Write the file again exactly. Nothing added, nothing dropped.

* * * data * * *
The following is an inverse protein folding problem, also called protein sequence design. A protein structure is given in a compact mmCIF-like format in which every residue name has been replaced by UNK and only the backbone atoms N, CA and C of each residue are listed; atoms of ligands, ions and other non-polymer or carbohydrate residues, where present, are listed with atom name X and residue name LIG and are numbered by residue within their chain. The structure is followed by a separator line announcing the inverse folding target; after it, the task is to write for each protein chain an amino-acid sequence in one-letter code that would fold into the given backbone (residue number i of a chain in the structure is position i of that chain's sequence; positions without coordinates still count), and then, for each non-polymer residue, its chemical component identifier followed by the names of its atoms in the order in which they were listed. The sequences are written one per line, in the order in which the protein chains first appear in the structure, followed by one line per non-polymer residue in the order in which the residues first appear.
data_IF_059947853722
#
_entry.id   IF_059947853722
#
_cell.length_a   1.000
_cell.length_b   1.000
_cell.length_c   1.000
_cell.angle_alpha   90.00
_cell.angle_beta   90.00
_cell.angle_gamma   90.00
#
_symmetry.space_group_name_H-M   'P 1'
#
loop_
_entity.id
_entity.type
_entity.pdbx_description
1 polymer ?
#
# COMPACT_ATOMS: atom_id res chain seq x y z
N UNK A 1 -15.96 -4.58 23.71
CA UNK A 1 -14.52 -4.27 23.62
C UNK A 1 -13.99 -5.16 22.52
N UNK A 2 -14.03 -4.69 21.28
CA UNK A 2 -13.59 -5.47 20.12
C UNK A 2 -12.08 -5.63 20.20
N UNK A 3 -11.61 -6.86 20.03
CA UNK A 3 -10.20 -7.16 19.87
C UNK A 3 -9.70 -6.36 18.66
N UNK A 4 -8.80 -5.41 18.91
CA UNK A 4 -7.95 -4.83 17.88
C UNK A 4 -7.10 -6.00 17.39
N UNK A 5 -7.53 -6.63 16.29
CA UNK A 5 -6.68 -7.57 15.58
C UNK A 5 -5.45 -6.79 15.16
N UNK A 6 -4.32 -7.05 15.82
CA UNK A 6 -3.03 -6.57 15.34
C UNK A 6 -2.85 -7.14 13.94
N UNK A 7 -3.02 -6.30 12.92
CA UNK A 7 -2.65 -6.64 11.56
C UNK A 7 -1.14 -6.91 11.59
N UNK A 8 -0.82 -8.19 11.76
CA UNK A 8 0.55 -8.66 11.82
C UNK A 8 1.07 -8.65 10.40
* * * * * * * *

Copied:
The following is an inverse protein folding problem, also called protein sequence design. A protein structure is given in a compact mmCIF-like format in which every residue name has been replaced by UNK and only the backbone atoms N, CA and C of each residue are listed; atoms of ligands, ions and other non-polymer or carbohydrate residues, where present, are listed with atom name X and residue name LIG and are numbered by residue within their chain. The structure is followed by a separator line announcing the inverse folding target; after it, the task is to write for each protein chain an amino-acid sequence in one-letter code that would fold into the given backbone (residue number i of a chain in the structure is position i of that chain's sequence; positions without coordinates still count), and then, for each non-polymer residue, its chemical component identifier followed by the names of its atoms in the order in which they were listed. The sequences are written one per line, in the order in which the protein chains first appear in the structure, followed by one line per non-polymer residue in the order in which the residues first appear.
data_IF_059947853722
#
_entry.id   IF_059947853722
#
_cell.length_a   1.000
_cell.length_b   1.000
_cell.length_c   1.000
_cell.angle_alpha   90.00
_cell.angle_beta   90.00
_cell.angle_gamma   90.00
#
_symmetry.space_group_name_H-M   'P 1'
#
loop_
_entity.id
_entity.type
_entity.pdbx_description
1 polymer ?
#
# COMPACT_ATOMS: atom_id res chain seq x y z
N UNK A 1 -15.96 -4.58 23.71
CA UNK A 1 -14.52 -4.27 23.62
C UNK A 1 -13.99 -5.16 22.52
N UNK A 2 -14.03 -4.69 21.28
CA UNK A 2 -13.59 -5.47 20.12
C UNK A 2 -12.08 -5.63 20.20
N UNK A 3 -11.61 -6.86 20.03
CA UNK A 3 -10.20 -7.16 19.87
C UNK A 3 -9.70 -6.36 18.66
N UNK A 4 -8.80 -5.41 18.91
CA UNK A 4 -7.95 -4.83 17.88
C UNK A 4 -7.10 -6.00 17.39
N UNK A 5 -7.53 -6.63 16.29
CA UNK A 5 -6.68 -7.57 15.58
C UNK A 5 -5.45 -6.79 15.16
N UNK A 6 -4.32 -7.05 15.82
CA UNK A 6 -3.03 -6.57 15.34
C UNK A 6 -2.85 -7.14 13.94
N UNK A 7 -3.02 -6.30 12.92
CA UNK A 7 -2.65 -6.64 11.56
C UNK A 7 -1.14 -6.91 11.59
N UNK A 8 -0.82 -8.19 11.76
CA UNK A 8 0.55 -8.66 11.82
C UNK A 8 1.07 -8.65 10.40